Hi, How Can We Help You?

Landlord-Tenant Law For Renters


In California, Tenants are entitled to rent property that meets certain standards for structural integrity, health and safety of the tenant and a building in good repair. If the landlord fails to take care of the most fundamental aspects of renting property, tenants have a few avenues of legal remedies to choose from.

Tenants have the legal right to (1) withhold rent; (2) pay for repairs themselves and deduct the cost from their rent (“repair and deduct”); (3) call state or local building health inspectors; (4) sue the landlord for damages; (5) or move out without notice.

The Right to a Habitable Rental Unit

Landlords have a duty to create a habitable building for their tenants, meeting certain standards of safety and livability. At a minimum, the California rental will have:

  • Functioning plumbing, heating and electrical systems including hot and cold running water and a working toilet and kitchen sink;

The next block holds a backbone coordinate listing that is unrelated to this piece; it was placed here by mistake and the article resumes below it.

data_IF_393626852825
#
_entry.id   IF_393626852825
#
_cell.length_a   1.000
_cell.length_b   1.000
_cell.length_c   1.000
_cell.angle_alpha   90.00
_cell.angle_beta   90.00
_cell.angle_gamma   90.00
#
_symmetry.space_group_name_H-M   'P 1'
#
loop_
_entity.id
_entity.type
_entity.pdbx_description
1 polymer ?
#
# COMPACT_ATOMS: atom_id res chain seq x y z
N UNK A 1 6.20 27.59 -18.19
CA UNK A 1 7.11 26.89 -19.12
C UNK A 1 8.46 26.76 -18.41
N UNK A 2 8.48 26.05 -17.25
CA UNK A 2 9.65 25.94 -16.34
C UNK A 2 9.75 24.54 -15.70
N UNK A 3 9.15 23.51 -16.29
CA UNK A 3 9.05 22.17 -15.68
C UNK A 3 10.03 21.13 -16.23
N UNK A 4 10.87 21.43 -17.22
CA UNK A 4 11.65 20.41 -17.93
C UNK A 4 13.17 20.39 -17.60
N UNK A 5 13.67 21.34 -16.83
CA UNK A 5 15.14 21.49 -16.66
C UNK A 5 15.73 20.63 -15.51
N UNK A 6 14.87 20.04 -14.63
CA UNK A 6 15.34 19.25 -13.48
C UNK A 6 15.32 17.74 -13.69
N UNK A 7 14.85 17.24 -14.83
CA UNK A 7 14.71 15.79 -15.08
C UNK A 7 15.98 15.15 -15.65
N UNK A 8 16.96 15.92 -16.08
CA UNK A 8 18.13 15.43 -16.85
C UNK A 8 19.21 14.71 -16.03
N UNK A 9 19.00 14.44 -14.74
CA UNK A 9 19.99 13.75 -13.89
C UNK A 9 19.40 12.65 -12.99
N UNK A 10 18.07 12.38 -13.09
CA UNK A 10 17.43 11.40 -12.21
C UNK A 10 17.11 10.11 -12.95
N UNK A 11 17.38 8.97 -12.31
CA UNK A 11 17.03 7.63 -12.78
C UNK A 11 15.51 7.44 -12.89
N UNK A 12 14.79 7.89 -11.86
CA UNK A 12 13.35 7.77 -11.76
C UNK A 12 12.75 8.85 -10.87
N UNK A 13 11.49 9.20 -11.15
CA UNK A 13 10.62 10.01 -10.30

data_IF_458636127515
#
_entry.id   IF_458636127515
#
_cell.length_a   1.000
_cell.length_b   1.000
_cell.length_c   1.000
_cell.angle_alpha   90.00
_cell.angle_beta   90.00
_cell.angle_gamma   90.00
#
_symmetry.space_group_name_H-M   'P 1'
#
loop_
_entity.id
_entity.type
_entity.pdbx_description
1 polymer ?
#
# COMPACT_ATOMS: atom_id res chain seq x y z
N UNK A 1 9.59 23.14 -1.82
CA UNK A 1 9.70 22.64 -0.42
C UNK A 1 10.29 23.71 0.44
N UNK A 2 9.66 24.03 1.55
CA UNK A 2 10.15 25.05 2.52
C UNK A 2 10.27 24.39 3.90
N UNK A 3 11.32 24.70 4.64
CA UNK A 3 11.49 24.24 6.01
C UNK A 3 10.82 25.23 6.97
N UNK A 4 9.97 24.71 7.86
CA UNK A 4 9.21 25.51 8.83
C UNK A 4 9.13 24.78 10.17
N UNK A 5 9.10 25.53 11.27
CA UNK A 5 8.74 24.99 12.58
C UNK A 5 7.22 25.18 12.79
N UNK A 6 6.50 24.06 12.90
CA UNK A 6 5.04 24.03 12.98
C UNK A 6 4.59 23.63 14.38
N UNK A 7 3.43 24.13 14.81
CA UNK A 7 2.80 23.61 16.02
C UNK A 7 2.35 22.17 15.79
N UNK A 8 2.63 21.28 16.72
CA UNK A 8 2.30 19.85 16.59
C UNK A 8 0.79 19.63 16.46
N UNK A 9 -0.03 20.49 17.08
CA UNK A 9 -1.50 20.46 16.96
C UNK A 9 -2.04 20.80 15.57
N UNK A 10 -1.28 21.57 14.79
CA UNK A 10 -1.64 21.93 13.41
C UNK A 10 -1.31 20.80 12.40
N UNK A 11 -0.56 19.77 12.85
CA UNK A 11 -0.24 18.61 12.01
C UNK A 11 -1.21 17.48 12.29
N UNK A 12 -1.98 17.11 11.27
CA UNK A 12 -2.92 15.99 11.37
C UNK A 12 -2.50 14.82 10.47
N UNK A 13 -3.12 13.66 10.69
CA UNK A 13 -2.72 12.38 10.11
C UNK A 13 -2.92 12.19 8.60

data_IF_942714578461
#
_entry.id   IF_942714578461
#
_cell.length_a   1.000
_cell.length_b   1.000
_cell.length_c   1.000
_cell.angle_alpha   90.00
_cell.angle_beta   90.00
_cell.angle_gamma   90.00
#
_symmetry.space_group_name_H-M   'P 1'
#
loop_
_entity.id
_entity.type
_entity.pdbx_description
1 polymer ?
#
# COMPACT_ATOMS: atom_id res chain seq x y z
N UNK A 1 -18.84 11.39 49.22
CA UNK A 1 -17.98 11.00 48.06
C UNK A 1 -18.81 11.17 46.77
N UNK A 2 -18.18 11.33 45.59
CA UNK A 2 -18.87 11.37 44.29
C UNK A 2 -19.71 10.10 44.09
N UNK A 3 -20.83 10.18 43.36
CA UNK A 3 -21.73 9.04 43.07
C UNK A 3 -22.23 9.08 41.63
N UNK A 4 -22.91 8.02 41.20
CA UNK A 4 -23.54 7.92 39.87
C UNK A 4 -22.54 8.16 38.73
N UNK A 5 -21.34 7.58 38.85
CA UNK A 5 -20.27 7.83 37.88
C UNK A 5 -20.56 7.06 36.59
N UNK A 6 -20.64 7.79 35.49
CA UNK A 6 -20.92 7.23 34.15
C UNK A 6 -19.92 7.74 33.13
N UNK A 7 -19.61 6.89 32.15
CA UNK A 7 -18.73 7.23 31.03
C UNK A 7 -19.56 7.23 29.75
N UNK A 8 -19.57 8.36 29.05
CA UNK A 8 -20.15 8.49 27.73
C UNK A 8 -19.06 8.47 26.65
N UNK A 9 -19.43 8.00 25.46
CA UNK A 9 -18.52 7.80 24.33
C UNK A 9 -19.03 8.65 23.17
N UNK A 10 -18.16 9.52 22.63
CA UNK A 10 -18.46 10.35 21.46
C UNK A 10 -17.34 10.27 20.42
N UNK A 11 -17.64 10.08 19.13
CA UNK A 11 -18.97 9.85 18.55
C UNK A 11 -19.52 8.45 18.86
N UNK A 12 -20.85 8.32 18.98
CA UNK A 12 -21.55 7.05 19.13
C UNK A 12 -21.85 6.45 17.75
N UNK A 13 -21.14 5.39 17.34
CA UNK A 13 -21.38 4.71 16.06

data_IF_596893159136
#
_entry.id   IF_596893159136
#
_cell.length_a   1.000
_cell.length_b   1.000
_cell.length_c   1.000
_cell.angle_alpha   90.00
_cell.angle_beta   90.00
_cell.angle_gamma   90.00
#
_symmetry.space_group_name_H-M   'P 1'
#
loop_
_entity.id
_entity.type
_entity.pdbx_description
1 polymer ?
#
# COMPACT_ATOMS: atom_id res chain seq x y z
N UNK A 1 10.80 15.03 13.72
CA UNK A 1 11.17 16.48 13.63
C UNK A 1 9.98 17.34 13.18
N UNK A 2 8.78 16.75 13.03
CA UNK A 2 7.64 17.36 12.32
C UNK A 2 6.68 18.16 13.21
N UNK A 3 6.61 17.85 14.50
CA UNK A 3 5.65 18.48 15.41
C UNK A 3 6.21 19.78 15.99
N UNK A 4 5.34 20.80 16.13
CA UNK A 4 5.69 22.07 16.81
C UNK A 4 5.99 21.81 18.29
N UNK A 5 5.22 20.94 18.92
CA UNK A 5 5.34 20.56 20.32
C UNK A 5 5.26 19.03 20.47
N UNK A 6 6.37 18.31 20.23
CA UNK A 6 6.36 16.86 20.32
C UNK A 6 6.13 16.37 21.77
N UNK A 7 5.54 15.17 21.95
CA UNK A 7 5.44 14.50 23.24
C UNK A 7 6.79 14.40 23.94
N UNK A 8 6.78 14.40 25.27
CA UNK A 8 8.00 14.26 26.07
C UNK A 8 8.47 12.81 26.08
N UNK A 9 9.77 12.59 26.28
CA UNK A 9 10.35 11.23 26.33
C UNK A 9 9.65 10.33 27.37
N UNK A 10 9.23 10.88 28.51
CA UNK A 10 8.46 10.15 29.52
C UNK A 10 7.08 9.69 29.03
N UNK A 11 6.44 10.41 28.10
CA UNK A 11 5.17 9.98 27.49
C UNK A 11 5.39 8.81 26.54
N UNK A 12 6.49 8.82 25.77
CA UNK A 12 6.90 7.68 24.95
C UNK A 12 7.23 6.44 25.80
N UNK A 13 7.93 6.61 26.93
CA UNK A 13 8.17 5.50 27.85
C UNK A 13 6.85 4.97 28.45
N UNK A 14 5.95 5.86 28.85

• Unbroken Windows, Doors, and other structural matters so long as they are not a direct result of the tenant’s actions and negligence;
  • Weatherproof exterior;
  • Free of Rodents, garbage and other unsanitary filth;
  • Access to trash receptacles;
  • Well maintained and disability accessible floors, stairways and railings;
  • No Asbestos or lead based paint;
  • Free of Nuisances.

Cal. Civ. Code §§ 1941.11941.3.

There are many specific standards that landlords must uphold and a full list can be found within the California Civil Code and Health and Safety Code.

On top of these state rules, each local government, city, or county may have building codes that regulate aspects of the building and establish requirements for light, ventilation, heating, and nature proofing.


If your unit requires a repair, the best approach is to put your repair request in writing—even if you’ve already spoken with your landlord about it. Be sure to describe the problem in detail, how it’s affecting you, and what you think needs to be done. If something poses a health or safety threat, say so.